Collection of weak signals from remote locations is the primary goal and the primary hurdle of optical standoff detection schemes such as light detection and ranging and laser-induced breakdown spectroscopy. Typically, the measured signal is enhanced using large-NA collection optics and high-gain detectors. We show that the signal in remote detection techniques can be enhanced by using a long-lived air waveguide generated by an array of femtosecond filaments. We present a proof-of-principle experiment using an air plasma spark source and a air waveguide showing an increase in the collected signal of . For standoff distances of 100 m, this implies that the signal-to-noise ratio can be increased by a factor .
© 2014 Optical Society of America
In optical standoff detection techniques, spectroscopic or other light-based quantitative information is collected from a distance. Among the most popular schemes are light detection and ranging (lidar) and laser-induced breakdown spectroscopy (LIBS). In lidar, the signal is induced by a laser pulse, either by reflection or backscattering from distant surfaces or atmospheric constituents. In remote LIBS, laser breakdown of a distant target is accompanied by isotropic emission from characteristic atomic and ionic species. Some recent schemes for optical standoff detection use femtosecond filamentation, which occurs when an ultrashort pulse, propagating through a transparent medium such as the atmosphere, experiences focusing from its self-induced Kerr lens . When self-focusing is stronger than beam diffraction, the beam mode collapses into a tight core or filament where the local intensity reaches the ionization threshold of the medium. The beam collapse is then arrested by plasma defocusing. The interplay of focusing and defocusing over the pulse temporal envelope leads to extended propagation of the filament core over distances typically exceeding many Rayleigh lengths. The ability to deliver high peak intensities at relatively long distances has been applied to lidar  and LIBS  and other remote sensing schemes [4,5]. Other applications of filaments include terahertz generation [6,7], supercontinuum and few-cycle pulse generation [8,9], channeling of electrical discharges , and microwave guiding .
Recently, we have studied the long-term hydrodynamic response of the gas through which a filament has propagated [12,13]. Unique to femtosecond filaments is their extended high-intensity propagation over many Rayleigh lengths and their ultrafast nonlinear absorption in the gas, stored in plasma and atomic and molecular excitation [12–16]. This creates an axially extended impulsive pressure source to drive gas hydrodynamics. After the filamenting pulse passes, a gas density depression or hole grows over several hundred nanoseconds. Over the same time scale, a single-cycle acoustic wave is launched and begins to propagate away from the hole, which then slowly decays by thermal diffusion over milliseconds. Understanding this evolution has led to our use of symmetric filament arrays to generate very long-lived air waveguide structures  that can support very high-power secondary laser pulses. On microsecond time scales, the colliding acoustic waves launched by the filament array form a fiber-like guiding structure with a gas density (or refractive index) enhancement in the center [14,16]. On time scales well past the acoustic response, the residual gas density holes thermally relax and spread over milliseconds, forming the cladding of a long-lived fiber-like structure with higher gas density in the center. Even a single filament’s acoustic wave  can trap light in an annular mode over a microsecond time window, as we have recently explained .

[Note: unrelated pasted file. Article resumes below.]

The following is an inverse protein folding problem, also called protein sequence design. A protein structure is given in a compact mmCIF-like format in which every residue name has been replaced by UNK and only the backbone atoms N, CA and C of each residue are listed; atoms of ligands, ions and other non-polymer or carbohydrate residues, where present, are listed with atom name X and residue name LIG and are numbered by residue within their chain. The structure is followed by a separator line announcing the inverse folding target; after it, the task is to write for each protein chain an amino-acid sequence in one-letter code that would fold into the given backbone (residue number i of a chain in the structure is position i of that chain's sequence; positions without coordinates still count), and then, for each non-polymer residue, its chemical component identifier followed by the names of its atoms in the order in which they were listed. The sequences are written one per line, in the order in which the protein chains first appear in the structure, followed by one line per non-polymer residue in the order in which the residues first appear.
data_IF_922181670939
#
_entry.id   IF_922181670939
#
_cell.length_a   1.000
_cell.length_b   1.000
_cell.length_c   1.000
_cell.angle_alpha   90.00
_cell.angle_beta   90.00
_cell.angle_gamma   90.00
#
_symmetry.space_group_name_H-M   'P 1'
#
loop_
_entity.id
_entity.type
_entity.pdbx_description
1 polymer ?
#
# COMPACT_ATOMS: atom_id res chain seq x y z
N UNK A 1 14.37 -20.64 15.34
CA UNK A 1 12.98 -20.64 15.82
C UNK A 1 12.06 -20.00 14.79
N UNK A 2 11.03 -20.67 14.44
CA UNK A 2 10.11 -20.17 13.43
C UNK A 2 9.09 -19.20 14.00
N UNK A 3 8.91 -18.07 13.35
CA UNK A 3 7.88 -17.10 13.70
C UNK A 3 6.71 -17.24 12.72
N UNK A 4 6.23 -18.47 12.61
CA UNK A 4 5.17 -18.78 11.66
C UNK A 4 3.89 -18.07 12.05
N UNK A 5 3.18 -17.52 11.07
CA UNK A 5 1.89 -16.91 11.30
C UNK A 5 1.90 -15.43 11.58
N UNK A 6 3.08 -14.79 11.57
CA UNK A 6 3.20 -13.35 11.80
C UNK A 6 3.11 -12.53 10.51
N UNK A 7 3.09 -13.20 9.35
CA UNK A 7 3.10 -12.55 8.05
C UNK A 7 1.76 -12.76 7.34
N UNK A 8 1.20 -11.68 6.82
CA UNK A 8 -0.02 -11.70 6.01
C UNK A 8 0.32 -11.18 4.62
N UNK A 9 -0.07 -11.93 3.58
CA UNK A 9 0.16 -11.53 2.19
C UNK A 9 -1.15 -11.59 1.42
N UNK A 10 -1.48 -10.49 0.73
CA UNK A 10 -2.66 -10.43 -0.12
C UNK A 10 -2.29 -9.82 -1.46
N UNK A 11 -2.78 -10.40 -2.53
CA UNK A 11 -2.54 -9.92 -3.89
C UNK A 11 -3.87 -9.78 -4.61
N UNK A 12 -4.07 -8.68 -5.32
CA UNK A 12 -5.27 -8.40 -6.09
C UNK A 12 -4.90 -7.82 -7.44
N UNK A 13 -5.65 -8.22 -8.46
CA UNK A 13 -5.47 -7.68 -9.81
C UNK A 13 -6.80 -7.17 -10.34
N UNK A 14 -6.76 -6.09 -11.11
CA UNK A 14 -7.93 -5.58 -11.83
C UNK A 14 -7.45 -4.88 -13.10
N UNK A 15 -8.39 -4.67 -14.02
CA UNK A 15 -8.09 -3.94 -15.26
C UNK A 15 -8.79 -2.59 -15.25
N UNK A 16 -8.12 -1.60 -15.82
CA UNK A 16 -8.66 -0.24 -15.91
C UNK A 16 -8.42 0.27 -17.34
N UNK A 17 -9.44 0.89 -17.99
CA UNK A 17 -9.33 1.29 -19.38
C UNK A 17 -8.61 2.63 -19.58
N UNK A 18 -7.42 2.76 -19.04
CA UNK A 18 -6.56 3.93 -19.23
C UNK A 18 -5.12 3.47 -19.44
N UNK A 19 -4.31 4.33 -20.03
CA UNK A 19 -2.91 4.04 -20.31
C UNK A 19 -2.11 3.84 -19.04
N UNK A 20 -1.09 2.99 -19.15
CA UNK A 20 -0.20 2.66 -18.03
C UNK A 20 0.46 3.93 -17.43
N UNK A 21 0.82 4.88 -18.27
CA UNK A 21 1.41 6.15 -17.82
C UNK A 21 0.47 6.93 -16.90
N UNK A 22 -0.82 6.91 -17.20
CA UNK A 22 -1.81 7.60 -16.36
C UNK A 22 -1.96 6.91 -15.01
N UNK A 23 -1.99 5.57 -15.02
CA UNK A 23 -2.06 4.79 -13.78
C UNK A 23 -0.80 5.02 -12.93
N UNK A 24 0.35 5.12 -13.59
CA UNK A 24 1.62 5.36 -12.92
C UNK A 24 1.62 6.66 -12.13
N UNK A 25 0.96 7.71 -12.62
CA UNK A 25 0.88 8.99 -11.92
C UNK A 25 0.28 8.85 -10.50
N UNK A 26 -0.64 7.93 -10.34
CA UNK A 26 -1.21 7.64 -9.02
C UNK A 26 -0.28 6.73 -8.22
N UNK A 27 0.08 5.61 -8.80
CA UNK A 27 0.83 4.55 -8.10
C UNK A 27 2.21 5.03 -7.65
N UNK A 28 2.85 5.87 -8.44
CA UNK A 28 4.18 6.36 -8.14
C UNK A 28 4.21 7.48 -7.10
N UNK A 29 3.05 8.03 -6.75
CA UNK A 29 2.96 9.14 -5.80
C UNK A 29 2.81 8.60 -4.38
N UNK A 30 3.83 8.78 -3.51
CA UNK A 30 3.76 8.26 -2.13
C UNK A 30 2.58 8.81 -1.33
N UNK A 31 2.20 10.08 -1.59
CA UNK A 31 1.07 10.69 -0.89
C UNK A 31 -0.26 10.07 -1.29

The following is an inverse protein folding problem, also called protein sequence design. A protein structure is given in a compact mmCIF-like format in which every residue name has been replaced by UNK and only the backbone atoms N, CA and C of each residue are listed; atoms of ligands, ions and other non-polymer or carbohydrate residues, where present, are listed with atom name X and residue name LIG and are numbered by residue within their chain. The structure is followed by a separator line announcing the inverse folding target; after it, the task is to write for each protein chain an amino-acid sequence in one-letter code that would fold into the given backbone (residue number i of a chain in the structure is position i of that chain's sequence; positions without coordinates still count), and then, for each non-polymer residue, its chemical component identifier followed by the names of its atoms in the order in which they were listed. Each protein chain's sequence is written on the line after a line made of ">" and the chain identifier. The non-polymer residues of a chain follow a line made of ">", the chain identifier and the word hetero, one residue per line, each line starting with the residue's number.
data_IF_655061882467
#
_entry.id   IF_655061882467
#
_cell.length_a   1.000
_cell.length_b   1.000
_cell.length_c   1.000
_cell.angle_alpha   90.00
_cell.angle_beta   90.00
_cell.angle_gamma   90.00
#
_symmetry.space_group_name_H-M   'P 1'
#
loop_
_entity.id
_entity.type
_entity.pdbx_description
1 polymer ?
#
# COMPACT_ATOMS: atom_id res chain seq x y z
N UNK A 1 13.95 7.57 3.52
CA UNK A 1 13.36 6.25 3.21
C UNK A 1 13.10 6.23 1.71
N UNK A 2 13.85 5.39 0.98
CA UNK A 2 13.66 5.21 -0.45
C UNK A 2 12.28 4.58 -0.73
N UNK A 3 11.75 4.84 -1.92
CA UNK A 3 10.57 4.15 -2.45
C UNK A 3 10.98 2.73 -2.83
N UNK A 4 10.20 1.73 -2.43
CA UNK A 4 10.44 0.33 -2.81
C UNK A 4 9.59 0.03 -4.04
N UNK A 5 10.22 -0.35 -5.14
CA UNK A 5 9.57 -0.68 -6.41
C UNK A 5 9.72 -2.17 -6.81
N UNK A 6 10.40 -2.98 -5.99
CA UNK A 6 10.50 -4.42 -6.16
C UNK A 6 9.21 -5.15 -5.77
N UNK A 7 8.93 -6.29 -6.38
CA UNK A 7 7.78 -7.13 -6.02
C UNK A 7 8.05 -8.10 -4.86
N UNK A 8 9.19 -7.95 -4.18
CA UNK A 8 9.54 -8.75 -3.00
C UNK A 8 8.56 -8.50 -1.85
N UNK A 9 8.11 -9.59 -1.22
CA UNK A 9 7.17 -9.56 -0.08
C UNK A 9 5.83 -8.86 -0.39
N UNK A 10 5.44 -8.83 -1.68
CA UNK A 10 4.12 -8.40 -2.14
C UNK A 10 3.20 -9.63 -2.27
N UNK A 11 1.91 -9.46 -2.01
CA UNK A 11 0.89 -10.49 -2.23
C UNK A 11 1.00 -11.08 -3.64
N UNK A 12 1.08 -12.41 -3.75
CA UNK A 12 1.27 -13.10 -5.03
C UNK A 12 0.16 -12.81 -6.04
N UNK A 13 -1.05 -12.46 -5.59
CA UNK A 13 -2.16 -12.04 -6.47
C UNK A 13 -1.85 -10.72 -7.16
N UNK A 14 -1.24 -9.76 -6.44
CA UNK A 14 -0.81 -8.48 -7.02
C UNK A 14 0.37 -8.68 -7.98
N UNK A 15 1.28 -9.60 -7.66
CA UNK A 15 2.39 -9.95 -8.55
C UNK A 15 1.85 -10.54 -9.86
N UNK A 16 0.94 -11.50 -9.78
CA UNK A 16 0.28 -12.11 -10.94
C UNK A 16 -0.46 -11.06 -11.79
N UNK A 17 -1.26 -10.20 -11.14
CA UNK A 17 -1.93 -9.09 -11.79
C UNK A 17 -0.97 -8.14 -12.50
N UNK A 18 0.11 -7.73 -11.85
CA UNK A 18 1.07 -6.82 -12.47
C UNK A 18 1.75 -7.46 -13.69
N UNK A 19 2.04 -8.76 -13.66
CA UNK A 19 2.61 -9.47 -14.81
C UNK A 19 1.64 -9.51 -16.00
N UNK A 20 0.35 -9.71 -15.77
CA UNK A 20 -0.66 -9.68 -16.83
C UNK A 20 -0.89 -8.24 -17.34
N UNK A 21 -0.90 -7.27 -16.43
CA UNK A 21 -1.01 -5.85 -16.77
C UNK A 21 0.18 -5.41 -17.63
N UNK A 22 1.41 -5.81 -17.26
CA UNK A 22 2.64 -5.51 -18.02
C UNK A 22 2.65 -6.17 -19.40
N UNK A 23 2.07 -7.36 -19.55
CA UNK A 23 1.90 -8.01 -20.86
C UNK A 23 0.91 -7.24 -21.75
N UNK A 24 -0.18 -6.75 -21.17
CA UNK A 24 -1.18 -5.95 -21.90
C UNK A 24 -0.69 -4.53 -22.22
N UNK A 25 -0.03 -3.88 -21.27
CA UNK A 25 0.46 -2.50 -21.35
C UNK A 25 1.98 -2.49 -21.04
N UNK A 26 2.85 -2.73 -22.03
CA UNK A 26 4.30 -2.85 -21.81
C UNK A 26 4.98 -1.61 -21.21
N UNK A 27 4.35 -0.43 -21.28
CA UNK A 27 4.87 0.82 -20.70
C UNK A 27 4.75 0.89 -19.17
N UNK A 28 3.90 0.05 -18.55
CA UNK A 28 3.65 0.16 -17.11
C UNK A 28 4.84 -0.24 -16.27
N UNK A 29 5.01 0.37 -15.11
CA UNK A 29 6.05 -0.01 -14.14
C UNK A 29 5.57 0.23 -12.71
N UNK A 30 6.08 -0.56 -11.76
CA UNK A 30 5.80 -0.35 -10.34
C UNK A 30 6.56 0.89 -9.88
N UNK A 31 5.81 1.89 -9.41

In this Letter, we show that femtosecond filament-generated air waveguides can collect and transport remotely generated optical signals while preserving the source spectral shape. The air waveguide acts as an efficient standoff lens. Here, we demonstrate collection of an isotropically emitted optical signal, the worst case scenario in terms of collection efficiency. Even stronger collection enhancement would apply to directional signals from stimulated backscattering  or backward lasing . Our results have immediate impact on remote target applications of LIBS  and on lidar studies . Our proof-of-principle experiment tests long air waveguides of various configurations, in both the acoustic and thermal regimes. Extrapolation of our results to waveguides generated by extended filamentation [1,19,20] implies potential signal-to-noise enhancements greater than . Of course, sufficiently uniform filament energy deposition will need to be demonstrated over such distances.